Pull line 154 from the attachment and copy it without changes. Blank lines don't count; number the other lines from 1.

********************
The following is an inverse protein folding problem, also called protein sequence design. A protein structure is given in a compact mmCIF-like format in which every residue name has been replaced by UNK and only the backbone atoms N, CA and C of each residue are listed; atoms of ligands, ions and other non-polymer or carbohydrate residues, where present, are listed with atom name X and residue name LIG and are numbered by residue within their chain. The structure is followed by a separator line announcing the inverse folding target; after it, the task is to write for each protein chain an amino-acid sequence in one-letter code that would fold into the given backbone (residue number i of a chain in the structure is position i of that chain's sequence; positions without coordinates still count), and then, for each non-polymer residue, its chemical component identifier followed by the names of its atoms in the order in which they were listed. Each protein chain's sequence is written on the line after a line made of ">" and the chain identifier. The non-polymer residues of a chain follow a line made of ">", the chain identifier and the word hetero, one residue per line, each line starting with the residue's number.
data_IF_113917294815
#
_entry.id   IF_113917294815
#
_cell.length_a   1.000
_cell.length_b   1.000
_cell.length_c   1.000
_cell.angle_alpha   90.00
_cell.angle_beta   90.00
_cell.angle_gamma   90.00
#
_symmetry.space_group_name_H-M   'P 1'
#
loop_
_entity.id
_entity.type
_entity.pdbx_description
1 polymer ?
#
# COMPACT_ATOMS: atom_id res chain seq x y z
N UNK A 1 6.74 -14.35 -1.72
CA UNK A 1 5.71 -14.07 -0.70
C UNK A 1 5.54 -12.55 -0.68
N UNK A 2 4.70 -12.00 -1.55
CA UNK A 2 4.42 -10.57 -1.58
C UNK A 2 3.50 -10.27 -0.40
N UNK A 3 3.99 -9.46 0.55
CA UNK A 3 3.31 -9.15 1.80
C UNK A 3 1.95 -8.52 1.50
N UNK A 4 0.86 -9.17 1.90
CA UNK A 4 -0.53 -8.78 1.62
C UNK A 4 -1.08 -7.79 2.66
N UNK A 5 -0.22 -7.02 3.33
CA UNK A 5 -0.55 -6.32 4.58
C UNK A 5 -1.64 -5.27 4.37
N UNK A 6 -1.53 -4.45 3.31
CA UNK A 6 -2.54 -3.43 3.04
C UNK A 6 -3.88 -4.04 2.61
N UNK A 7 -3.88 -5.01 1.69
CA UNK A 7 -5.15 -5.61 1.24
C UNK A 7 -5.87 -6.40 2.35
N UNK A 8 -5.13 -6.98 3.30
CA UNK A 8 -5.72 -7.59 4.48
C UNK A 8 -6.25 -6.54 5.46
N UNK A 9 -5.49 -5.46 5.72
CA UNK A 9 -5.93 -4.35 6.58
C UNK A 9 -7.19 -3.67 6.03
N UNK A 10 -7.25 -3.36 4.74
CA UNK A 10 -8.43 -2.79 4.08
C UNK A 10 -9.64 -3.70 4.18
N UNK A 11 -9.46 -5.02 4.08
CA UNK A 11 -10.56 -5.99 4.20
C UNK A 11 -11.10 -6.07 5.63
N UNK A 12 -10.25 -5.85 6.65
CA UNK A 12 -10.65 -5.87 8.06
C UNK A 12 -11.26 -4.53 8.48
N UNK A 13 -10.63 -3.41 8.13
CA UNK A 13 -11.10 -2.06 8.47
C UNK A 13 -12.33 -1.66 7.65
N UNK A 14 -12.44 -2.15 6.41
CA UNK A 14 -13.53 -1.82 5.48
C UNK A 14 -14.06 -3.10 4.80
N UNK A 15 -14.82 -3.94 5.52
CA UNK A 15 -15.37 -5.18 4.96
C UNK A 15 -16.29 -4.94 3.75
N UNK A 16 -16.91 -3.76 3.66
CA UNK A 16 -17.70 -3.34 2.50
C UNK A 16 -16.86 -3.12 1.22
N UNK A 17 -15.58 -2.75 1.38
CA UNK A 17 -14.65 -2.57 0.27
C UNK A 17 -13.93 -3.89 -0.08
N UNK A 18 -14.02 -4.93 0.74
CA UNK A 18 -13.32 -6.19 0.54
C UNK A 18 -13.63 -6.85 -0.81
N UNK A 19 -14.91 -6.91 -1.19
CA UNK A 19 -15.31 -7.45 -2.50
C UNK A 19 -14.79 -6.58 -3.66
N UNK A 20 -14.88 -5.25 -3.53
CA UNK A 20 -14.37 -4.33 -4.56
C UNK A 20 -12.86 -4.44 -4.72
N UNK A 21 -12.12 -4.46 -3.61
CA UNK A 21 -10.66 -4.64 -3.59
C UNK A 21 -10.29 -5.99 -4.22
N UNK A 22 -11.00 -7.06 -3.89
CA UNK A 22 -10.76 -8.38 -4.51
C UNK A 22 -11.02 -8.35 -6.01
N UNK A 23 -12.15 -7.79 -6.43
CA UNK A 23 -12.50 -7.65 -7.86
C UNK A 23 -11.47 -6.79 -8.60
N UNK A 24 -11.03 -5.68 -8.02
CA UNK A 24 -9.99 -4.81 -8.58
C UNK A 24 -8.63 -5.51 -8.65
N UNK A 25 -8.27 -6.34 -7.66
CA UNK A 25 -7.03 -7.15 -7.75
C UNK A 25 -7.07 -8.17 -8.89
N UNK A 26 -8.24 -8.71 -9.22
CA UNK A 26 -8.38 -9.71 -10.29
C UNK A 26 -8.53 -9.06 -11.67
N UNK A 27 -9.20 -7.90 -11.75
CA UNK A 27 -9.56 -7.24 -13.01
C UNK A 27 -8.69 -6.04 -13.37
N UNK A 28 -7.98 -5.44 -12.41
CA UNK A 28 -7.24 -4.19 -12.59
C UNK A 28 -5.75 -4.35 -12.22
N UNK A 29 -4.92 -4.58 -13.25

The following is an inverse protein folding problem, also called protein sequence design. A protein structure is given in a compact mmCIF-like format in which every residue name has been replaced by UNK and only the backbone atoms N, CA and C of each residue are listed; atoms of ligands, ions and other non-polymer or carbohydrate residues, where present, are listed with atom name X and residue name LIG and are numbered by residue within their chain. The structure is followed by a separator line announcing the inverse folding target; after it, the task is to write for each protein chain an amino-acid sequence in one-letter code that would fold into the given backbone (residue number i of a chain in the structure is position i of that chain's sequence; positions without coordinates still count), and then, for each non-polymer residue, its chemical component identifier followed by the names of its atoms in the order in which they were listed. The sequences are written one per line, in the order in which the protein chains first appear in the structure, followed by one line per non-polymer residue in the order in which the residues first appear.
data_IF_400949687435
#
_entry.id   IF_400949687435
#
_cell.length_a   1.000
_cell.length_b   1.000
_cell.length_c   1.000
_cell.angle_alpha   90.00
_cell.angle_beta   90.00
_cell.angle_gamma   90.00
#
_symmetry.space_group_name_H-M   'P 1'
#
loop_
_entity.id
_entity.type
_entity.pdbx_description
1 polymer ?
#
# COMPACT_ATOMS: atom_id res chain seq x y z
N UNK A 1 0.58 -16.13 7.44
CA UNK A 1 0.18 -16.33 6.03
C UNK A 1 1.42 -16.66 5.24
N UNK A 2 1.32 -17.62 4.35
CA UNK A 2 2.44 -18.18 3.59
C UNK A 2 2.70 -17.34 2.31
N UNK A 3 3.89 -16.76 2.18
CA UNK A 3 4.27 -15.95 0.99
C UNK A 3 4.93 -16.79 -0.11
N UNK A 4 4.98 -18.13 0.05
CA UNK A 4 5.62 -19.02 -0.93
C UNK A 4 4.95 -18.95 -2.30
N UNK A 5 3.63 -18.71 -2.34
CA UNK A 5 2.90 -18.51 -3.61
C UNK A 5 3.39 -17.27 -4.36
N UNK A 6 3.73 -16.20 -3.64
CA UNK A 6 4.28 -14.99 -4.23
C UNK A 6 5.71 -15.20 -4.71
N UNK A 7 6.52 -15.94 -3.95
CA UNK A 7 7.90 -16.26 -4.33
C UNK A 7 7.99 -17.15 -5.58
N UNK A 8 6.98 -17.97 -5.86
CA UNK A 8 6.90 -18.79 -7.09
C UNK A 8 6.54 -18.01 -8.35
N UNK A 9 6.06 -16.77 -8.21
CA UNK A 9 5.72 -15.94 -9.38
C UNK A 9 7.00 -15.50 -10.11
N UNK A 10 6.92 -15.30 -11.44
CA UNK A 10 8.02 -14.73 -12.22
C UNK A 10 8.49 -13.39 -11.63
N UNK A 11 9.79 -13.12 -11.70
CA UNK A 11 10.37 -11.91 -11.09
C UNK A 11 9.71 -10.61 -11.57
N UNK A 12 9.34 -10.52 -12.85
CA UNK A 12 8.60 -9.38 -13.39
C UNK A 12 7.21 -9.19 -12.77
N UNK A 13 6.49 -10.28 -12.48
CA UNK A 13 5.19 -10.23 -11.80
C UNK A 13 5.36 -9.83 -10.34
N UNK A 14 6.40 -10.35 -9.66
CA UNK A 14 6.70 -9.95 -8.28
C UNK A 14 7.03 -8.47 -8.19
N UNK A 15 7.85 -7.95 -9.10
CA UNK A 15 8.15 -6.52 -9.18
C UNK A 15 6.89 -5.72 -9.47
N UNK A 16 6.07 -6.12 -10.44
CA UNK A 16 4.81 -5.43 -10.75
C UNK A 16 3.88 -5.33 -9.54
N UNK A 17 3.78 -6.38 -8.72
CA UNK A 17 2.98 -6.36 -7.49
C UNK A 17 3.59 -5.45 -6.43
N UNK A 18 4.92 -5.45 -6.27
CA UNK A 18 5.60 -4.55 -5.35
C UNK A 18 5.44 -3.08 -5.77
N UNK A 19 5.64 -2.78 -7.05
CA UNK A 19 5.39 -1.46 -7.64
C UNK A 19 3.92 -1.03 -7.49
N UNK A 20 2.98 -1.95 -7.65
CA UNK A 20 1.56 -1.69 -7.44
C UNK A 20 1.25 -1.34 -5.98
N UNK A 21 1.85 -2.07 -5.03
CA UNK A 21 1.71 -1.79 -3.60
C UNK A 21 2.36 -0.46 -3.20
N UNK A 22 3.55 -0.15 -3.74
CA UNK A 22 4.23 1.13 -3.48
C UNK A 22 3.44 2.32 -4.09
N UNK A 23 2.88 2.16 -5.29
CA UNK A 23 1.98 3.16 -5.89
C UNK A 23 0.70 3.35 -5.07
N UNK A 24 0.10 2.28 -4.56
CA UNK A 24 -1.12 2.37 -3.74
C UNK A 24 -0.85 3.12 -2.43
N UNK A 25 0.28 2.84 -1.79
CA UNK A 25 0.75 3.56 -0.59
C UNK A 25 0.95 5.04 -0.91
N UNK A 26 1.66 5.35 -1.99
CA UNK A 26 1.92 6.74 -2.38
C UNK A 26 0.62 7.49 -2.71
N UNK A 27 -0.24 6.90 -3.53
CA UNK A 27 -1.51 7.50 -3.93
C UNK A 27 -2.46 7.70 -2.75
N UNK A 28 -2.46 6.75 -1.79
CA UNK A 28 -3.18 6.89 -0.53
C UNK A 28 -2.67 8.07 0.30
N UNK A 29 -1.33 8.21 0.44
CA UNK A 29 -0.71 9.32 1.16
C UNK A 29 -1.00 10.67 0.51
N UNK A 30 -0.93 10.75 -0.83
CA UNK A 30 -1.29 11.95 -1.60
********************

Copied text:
C UNK A 9 7.00 -15.50 -10.11